Best hotels in Prague
Even with the aid of Google Maps, finding U zlaté studně (or “At the Golden Well”) can prove a struggle. However in this case, the phrase “hidden gem” is well deserved. This 16th century building at the foot of Prague Castle boasts classic, tasteful décor rather than rococo kitsch, and a private entrance to the Royal Garden. Its restaurant is one of the swankiest in town thanks in part to its extraordinary terrace. Book at least a week ahead to secure an Instagram-worthy table al fresco.
The Dancing House—with rooms nicknamed Fred and Ginger after the Hollywood icons—is one of Prague’s most iconic landmarks. The thirty-one-room hotel occupies three floors; the lack of a gym or spa given its five star status is regrettable, but the Ginger Royal Suite is a stunner with an impressive 180-degree view of Prague’s most snapped fairy-tale vista. Rates vary wildly: while Ginger begins at an eye-watering 2,000 euro, standard rooms start at just 100 euro per night.
Staying at Emblem isn‘t about hanging out in your room: unless you have the cash for one of the generously proportioned suites, chances are it’s rather on the snug side anyway. Head instead to the fiercely bubbling rooftop Jacuzzi, part of the swanky M Spa: perfect for enjoying a bottle of champagne and soaking up the magnificent view of Petřín Hill. Creative folks can take advantage of the hotel’s artist-in-residence scheme: exchanging artworks for complimentary stays which are then displayed on site. Art buffs can also sign up for cultural walking tours of Prague led by local art students.
Of course, Hilton is a ubiquitous brand, but its Old Town branch, situated a stone’s throw from Namesti Republiky, largely manages to avoid feeling generic. The Art Deco themed décor in the lobby, bar and restaurant harks back to Prague’s interwar golden era of decadent hotels (see the fantastic Bohumil Hrabal novel I Served the King of England), and the breakfast buffet is heaving with goodies to sate your hunger before a day of sightseeing.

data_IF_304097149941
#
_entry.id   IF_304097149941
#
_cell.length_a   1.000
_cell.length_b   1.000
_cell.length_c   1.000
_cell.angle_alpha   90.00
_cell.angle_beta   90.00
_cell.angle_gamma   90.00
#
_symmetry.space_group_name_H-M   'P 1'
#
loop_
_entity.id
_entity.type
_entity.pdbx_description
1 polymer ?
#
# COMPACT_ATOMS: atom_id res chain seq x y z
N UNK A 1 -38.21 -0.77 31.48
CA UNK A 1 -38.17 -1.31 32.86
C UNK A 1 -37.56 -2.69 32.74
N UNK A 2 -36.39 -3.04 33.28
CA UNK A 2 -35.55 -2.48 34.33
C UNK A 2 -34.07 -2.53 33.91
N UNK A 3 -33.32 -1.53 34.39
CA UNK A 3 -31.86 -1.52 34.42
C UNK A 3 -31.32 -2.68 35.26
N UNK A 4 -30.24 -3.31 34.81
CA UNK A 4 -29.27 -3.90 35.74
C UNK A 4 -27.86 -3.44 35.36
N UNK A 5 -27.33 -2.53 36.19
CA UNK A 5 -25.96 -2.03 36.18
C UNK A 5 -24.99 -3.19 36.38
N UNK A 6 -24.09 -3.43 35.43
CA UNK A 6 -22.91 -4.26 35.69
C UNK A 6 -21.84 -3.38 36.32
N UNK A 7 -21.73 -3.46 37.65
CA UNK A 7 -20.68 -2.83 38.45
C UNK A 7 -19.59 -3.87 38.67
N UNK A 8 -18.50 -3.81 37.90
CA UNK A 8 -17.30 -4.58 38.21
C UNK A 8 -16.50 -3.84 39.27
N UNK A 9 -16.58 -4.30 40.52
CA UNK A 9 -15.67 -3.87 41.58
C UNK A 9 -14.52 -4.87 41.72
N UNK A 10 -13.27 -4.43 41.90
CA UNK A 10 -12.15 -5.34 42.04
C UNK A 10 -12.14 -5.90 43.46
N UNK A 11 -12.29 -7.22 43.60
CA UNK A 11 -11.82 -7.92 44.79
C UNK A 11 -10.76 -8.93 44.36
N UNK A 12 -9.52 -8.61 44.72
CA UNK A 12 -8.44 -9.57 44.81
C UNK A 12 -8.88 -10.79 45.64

The wooden sign outside this renovated farm building announces that U Raka is ‘romantika,’ and the adjective is well merited. Ensconced at the end of a of cobbled lane in the picturesque Novy Svet district near Prague Castle, yet still inhabited by locals, this six-bedroom guest house really does feel as though it’s been airlifted whole from an eighteenth century Bohemian village. The courtyard is an oasis of calm; the abundance of original features means the whole venue oozes period charm.
Housed in one of Mala Straná’s former monasteries, Mandarin Oriental’s Prague hotel is replete with historic ambience: note, for example, the vaulted ceilings in the Spices restaurant chock-full of cosy nooks and crannies. Take a yoga class in the newly refurbished spa, once a chapel; admire the gothic foundations through the glass floor as you perfect your downward dog. The outstanding service will make you feel like a VIP even if you don’t opt for the Presidential suite with its sizable private terrace, offering both seclusion and jaw-dropping views.
If you’re only here for the beer, that’s frankly a shame, as the Czechs are also a nation of great wine producers. High up on a hill above Chateau Troja, Salabka is best known for its gourmet restaurant which features wine from its own adjacent vineyard. It also boasts six apartments with exposed beams and stylish décor. Lose the hoards at this chic, off-the-beaten track venue.
A relatively recent arrival on the Prague Hotel scene, the 57-room BoHo offers a discreet bolthole tucked away down a side street opposite the Czech National Bank, a mere stone’s throw from the Old Town’s sights. As a design hotel, understatement is the order of the day décor-wise with a colour palette comprised mostly of muted greys; this contributes to the chilled vibe in a venue which boasts a library as well as an impressively well-stocked bar.
During the dark days of Communism, Hotel Jalta was the place for foreign visitors to lay their heads—and as such the ideal site to install a Czech secret police listening post in the basement. This is now part of a fascinating museum which guests can access for free. Luckily, despite its past and unlike other hotels on Wenceslas Square, Hotel Jalta is not stuck in a Socialist time warp: the food at restaurant Como, for example, more than lives up to the discerning 21st century traveller‘s expectations.
Žižkov’s TV Tower, once nicknamed the Prague Prick by locals, doesn’t scream opulence. However, the entire top floor of this ugly but distinctive landmark has recently been transformed into an upscale exclusive hotel suite—exclusive because as the name suggests, there’s only one available. Admire the skyline from a unique vantage point in this luxury perch 70 metres above ground; come back down to earth for a beer in one of the neighbourhood’s nearby gritty pubs.